The Secret Service said Tuesday it is taking “appropriate action” after learning that a high ranking agent suggested on social media that she would not defend President Trump if under attack, according to reports.
Kerry O’Grady, the special agent in charge of the agency’s Denver office, told the Washington Examiner that she wrote the post after a video surfaced last year in which Trump bragged about being able to grab women by their genitals.
“[T]his world has changed and I have changed. And I would take jail time over a bullet or an endorsement for what I believe to be disaster to this country and the strong amazing women and minorities who reside here,” O’Grady said in the post.
To conclude, she added, “I am with Her,” a slogan expressed by supporters of former Secretary of State Hillary Clinton, as well as “Hatch Act be damned.” The latter bars executive branch staff from engaging in certain political activities. For Secret Service, those acts include advocating for or against a political group on social media.
The 23-year Secret Service veteran told the Washington Examiner that she would in no way shirk her duties to protect the president because of her political beliefs. “It was an internal struggle for me but as soon as I put it up, I thought it was not the sentiment that I needed to share because I care very deeply about the mission,” she said.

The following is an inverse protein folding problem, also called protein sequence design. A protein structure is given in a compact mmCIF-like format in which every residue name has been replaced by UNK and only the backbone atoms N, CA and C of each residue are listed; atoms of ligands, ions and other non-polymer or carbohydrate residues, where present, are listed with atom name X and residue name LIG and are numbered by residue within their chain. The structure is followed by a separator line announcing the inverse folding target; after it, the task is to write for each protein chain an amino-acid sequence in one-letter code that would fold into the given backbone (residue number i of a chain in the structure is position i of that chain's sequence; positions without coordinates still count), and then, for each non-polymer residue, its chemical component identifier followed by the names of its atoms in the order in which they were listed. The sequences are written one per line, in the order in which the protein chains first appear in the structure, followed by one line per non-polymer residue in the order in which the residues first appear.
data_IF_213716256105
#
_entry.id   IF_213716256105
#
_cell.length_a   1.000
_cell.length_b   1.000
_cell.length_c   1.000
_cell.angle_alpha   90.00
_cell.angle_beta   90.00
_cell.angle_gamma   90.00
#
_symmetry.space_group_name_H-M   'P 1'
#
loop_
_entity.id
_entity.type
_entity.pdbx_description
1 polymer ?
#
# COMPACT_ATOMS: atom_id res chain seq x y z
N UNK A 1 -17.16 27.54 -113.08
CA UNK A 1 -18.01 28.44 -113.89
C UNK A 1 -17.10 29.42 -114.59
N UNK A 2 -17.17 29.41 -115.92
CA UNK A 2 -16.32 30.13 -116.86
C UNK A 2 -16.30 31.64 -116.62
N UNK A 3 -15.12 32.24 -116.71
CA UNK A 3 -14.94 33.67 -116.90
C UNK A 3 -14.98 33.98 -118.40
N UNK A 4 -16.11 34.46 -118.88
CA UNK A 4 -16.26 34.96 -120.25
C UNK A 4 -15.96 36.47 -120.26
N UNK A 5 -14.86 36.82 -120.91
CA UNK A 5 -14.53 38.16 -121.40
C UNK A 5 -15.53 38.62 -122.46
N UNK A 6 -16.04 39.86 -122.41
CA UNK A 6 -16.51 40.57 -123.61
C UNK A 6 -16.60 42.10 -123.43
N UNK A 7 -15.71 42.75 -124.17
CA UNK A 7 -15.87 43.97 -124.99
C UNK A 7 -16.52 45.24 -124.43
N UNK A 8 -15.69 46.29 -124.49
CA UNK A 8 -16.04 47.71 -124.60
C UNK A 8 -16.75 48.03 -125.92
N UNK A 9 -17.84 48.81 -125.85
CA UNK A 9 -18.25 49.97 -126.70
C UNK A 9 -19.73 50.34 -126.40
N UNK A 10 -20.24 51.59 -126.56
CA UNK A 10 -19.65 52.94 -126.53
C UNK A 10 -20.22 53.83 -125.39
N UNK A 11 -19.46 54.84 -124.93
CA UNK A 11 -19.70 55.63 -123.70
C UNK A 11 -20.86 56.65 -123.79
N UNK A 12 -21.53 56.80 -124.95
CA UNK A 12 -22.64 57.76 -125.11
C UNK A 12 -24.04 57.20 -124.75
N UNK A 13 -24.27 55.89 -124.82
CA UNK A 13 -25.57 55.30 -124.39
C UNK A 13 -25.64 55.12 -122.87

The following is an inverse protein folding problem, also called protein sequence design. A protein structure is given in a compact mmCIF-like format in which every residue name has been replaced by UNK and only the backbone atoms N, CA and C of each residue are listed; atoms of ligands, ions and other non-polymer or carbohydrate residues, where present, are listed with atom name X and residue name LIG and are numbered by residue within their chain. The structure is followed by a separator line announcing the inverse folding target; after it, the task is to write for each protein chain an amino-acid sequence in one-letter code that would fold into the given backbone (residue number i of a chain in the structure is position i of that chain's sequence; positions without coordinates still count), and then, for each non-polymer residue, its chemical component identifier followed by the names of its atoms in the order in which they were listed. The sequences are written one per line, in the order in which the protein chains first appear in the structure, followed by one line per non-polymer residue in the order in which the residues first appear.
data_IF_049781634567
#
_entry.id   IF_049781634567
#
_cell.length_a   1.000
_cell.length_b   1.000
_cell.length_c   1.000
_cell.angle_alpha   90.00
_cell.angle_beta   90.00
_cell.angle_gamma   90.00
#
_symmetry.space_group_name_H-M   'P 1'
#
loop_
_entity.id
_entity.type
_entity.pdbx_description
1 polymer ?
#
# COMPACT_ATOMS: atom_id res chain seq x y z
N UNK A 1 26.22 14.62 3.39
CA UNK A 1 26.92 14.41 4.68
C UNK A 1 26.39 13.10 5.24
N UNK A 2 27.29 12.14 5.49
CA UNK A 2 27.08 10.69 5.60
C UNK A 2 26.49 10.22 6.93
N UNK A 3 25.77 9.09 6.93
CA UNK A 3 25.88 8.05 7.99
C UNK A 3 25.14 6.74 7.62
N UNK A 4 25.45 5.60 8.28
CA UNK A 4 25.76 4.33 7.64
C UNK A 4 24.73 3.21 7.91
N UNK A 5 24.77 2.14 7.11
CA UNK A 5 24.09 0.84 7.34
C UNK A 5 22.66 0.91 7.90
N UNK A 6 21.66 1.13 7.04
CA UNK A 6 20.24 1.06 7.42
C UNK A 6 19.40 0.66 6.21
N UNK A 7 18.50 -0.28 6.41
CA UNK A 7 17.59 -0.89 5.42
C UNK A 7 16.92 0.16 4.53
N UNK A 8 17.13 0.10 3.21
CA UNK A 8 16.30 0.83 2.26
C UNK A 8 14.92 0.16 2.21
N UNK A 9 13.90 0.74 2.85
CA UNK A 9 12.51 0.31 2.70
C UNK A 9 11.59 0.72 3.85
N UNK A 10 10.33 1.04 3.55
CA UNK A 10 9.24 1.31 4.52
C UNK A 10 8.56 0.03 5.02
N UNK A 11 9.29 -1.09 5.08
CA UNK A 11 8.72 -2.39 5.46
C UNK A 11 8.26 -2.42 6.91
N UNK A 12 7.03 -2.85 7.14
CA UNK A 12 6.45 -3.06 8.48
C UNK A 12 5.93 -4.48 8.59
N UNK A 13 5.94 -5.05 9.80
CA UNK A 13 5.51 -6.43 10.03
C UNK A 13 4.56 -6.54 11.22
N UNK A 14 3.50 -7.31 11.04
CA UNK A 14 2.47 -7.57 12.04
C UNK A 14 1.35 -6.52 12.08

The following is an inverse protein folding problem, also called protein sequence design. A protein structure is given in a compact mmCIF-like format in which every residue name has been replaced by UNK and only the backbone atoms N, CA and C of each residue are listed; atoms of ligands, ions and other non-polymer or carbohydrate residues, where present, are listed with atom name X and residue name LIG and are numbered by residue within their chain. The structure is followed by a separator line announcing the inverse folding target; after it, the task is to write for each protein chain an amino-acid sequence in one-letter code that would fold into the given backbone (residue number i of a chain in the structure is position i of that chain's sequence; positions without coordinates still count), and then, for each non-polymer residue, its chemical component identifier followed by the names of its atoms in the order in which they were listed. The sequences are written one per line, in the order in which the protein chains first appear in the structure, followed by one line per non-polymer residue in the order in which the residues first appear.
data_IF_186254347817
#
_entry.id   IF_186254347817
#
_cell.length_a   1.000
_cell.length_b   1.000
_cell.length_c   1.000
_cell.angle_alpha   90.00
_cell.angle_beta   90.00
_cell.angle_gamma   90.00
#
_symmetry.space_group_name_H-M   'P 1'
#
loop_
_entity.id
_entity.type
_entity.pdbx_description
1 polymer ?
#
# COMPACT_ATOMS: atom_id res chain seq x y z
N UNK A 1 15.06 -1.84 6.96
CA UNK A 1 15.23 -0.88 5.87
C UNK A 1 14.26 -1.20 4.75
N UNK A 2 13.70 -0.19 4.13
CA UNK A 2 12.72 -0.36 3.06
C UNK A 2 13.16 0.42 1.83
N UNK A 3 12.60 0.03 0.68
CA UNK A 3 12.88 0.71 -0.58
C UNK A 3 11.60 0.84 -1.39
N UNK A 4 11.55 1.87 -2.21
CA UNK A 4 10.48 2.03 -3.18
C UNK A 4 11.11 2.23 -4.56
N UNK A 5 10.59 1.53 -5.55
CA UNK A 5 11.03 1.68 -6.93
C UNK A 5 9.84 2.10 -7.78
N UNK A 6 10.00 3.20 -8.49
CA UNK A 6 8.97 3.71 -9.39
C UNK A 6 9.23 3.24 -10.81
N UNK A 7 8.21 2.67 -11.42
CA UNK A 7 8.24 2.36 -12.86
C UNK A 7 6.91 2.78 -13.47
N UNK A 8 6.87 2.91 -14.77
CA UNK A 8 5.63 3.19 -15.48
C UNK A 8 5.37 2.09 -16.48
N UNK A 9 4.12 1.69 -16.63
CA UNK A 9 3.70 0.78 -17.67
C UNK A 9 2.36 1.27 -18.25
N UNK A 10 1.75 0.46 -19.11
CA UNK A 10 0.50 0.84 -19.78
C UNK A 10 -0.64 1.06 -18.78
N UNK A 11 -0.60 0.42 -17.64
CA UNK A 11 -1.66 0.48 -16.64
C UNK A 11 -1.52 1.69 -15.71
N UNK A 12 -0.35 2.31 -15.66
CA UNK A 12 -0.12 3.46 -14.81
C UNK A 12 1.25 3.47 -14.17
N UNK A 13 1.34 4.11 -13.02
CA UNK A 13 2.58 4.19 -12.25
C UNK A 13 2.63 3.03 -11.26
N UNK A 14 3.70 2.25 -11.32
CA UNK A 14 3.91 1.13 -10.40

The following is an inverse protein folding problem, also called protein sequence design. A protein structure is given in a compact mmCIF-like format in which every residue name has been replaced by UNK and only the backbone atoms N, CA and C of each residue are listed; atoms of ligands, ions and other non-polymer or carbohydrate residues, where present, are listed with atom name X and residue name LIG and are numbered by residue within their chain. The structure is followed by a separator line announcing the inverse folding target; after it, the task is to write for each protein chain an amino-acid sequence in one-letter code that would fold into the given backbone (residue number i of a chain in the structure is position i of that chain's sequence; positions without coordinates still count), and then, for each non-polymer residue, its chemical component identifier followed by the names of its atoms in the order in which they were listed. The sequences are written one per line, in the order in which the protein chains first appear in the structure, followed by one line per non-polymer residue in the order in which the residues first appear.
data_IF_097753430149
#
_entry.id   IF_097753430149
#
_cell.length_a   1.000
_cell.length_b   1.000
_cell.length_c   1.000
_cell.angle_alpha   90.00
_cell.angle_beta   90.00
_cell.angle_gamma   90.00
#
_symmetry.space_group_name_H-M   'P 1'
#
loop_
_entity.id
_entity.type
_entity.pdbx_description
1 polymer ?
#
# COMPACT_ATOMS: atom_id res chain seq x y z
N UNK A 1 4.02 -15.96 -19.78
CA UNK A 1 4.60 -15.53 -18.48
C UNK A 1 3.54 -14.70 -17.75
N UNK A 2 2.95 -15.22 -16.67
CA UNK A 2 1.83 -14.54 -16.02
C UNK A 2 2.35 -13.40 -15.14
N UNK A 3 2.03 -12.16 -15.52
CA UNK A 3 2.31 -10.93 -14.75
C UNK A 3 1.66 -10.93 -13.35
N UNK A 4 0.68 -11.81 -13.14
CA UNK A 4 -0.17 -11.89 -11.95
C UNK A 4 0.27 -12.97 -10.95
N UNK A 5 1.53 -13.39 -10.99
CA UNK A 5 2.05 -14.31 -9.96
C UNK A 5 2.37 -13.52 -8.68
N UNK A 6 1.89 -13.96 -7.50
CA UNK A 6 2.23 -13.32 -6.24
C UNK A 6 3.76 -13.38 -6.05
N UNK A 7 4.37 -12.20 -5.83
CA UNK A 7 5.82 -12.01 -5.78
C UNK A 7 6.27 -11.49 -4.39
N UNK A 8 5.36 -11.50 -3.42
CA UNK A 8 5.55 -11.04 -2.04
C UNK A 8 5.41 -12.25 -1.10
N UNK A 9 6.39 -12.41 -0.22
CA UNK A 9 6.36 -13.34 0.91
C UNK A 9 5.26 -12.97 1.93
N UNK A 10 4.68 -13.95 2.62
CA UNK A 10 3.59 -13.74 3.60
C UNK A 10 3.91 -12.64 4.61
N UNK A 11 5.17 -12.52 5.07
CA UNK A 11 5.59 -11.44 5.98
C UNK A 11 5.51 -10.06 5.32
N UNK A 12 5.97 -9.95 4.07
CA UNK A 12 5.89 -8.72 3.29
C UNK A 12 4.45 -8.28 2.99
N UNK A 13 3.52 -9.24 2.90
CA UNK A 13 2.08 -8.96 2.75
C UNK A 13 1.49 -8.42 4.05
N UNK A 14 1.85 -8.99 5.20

Although the post has since been deleted, O’Grady issued a statement once the post came to light.
I serve this country with pride and I proudly diligently and fiercely protect and support the institutions and pillars of our republic established by the very same document that allows my free expression. I do so with every fiber of my being for the very reason that those institutions are in place to guarantee my right and the rights of all our citizens to voice and express our opinions and beliefs even when and especially when those values may be contrary to those of the party in power. My devotion to mission and country is only strengthened by the fact that the founders recognize the value of dissent and the freedom to assemble and voice those opposing convictions.
Daniel Terrill contributed to the reporting of this article